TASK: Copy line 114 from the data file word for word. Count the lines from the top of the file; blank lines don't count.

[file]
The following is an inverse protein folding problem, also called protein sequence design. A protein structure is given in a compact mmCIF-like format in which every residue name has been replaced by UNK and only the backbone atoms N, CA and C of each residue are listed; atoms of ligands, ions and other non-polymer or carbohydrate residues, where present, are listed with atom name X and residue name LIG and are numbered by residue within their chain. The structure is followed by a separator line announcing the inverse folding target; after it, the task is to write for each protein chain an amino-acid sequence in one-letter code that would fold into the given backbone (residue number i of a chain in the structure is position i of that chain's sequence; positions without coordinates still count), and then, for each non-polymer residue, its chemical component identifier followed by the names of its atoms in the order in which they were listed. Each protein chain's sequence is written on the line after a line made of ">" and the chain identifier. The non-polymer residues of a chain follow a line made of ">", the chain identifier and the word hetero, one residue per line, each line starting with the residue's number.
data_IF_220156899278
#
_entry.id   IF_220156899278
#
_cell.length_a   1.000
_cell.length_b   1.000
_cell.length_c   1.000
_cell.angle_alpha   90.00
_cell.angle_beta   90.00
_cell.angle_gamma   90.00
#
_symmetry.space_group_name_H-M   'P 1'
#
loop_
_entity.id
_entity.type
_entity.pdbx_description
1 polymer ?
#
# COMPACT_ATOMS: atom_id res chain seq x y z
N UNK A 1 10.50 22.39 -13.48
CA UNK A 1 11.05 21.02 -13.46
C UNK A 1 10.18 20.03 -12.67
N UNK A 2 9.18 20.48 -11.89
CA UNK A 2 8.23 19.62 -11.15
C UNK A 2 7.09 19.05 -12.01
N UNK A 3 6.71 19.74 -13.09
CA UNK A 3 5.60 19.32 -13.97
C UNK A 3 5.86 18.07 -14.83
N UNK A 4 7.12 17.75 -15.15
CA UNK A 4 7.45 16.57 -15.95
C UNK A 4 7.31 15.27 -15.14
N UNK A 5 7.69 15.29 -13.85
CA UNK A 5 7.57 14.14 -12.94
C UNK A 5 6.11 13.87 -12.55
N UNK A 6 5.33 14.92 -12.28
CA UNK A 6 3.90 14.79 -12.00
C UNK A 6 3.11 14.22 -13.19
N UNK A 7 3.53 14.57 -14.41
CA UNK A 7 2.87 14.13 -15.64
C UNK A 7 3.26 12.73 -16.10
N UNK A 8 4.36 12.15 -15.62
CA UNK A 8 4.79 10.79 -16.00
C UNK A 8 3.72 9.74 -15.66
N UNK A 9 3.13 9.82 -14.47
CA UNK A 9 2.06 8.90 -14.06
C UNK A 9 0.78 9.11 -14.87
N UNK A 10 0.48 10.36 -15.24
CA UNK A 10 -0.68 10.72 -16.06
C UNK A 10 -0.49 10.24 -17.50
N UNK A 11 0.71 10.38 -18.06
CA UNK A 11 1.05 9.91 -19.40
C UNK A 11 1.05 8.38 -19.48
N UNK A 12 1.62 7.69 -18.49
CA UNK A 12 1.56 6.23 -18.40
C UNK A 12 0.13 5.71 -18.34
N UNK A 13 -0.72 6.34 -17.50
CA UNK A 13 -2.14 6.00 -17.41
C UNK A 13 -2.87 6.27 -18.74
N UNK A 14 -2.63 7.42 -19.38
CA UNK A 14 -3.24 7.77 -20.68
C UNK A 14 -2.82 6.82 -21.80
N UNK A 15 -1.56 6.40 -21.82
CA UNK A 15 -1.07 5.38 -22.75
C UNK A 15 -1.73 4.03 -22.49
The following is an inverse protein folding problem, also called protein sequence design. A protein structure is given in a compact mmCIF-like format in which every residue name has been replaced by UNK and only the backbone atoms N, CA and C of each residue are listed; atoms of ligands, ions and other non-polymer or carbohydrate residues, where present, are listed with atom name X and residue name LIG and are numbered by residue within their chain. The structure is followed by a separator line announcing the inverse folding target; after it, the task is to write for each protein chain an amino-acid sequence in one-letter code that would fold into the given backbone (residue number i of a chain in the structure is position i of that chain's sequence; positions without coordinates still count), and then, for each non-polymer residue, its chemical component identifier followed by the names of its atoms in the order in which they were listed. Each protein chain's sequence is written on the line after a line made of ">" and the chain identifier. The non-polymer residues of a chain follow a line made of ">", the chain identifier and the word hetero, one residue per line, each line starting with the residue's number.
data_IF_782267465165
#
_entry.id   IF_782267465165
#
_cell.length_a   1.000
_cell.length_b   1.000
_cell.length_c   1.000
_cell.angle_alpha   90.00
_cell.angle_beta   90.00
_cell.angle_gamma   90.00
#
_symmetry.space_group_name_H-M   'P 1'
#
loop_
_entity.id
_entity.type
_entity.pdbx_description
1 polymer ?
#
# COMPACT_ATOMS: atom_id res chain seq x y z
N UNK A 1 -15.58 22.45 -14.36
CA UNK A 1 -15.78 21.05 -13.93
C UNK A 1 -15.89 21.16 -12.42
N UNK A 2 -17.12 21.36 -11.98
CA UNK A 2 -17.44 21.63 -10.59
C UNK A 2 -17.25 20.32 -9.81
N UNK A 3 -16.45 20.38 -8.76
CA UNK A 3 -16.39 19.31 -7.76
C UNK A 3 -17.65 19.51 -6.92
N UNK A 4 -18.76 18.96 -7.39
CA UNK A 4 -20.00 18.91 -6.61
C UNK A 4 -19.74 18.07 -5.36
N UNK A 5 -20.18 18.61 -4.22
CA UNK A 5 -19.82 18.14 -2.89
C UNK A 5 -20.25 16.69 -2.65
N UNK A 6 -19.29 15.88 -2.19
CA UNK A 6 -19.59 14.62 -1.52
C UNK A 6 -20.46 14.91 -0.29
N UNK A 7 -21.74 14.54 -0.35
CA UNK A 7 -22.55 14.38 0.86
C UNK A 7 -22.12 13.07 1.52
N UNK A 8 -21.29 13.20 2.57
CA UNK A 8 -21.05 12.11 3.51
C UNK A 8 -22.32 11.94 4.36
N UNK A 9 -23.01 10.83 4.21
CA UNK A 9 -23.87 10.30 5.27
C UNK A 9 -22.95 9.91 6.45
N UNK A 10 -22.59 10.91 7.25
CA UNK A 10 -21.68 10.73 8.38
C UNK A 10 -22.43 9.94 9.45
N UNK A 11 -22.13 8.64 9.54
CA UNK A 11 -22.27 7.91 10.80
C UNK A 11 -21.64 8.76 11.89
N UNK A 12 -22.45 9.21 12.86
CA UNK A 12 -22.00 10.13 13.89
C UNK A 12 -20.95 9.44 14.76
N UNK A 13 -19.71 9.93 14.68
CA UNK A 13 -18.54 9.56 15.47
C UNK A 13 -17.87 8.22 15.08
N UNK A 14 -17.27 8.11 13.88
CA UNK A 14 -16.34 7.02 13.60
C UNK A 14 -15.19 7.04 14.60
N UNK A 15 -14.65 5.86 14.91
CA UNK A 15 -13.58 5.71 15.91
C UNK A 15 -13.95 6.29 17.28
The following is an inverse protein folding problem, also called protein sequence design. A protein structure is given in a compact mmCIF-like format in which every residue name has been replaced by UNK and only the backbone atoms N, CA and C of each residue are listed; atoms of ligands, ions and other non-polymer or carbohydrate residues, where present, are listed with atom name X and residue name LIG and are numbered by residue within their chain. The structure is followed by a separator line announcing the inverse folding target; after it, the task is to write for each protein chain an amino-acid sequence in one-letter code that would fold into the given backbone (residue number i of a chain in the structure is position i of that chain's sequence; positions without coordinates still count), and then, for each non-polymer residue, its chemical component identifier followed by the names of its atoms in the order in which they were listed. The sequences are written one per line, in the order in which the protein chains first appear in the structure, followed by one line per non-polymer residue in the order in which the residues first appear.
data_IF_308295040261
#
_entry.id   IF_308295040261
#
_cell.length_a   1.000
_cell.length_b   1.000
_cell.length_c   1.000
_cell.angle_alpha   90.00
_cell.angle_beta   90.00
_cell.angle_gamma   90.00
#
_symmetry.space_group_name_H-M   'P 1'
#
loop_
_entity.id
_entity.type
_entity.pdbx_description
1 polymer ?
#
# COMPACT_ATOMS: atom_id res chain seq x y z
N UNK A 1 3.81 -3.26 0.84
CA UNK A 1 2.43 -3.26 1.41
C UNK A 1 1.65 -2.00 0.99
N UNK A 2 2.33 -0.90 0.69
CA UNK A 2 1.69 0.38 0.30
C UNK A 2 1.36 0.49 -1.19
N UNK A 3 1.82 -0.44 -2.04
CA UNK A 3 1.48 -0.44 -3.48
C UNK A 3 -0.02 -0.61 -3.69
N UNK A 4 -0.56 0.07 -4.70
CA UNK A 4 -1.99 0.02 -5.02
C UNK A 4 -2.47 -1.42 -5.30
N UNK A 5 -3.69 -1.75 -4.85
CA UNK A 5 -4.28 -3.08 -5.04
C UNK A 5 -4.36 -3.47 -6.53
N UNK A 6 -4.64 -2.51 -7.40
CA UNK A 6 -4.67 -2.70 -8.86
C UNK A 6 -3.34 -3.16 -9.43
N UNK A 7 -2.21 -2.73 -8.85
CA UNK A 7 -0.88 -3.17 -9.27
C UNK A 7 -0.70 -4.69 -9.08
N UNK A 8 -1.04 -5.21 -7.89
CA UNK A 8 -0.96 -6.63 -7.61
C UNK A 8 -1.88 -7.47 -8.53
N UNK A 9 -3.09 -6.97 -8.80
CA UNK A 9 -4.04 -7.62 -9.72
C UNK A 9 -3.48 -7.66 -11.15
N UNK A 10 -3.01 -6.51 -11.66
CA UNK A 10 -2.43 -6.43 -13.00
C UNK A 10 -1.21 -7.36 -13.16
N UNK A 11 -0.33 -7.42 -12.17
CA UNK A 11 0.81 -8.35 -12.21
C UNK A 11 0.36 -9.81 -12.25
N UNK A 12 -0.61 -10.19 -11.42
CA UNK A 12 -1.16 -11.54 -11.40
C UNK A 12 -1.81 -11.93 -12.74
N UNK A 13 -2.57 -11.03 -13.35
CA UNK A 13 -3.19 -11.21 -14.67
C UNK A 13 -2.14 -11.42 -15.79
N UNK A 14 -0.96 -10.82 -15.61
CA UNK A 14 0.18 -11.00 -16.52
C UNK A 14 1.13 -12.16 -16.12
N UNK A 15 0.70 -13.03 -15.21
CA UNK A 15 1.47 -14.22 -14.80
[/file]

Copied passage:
C UNK A 9 -22.95 9.91 6.45